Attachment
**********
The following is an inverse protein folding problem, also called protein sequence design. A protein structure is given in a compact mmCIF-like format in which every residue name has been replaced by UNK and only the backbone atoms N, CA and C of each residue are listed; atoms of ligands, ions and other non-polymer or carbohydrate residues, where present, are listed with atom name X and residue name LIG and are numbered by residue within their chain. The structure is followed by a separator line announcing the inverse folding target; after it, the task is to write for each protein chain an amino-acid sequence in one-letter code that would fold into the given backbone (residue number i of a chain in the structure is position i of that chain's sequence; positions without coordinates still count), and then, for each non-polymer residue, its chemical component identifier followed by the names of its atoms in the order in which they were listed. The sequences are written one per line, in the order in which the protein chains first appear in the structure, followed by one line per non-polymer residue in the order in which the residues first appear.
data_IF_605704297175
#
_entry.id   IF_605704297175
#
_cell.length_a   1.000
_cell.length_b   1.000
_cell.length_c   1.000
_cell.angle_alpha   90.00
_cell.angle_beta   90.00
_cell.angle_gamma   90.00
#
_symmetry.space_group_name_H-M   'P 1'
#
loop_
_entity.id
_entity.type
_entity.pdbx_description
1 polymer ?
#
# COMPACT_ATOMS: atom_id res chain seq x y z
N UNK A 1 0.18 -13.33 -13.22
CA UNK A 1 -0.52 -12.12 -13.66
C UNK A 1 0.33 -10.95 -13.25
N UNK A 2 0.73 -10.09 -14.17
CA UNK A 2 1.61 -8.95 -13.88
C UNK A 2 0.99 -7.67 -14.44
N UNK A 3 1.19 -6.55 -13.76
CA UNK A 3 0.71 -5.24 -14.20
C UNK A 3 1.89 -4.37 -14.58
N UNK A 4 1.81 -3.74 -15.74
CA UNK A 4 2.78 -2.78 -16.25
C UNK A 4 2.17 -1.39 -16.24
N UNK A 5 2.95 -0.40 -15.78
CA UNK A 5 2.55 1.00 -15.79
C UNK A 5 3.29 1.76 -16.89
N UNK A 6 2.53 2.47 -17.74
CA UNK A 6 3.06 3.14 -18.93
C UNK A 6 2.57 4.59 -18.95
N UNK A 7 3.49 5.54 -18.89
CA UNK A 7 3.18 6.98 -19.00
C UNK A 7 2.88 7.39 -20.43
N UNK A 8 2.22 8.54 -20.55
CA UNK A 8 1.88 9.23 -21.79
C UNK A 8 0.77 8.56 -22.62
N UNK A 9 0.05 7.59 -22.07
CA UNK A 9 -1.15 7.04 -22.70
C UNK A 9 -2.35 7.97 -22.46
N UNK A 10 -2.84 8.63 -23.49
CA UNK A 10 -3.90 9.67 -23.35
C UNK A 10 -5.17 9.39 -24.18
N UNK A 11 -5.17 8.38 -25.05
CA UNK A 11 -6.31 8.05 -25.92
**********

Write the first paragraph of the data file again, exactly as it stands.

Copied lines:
The following is an inverse protein folding problem, also called protein sequence design. A protein structure is given in a compact mmCIF-like format in which every residue name has been replaced by UNK and only the backbone atoms N, CA and C of each residue are listed; atoms of ligands, ions and other non-polymer or carbohydrate residues, where present, are listed with atom name X and residue name LIG and are numbered by residue within their chain. The structure is followed by a separator line announcing the inverse folding target; after it, the task is to write for each protein chain an amino-acid sequence in one-letter code that would fold into the given backbone (residue number i of a chain in the structure is position i of that chain's sequence; positions without coordinates still count), and then, for each non-polymer residue, its chemical component identifier followed by the names of its atoms in the order in which they were listed. The sequences are written one per line, in the order in which the protein chains first appear in the structure, followed by one line per non-polymer residue in the order in which the residues first appear.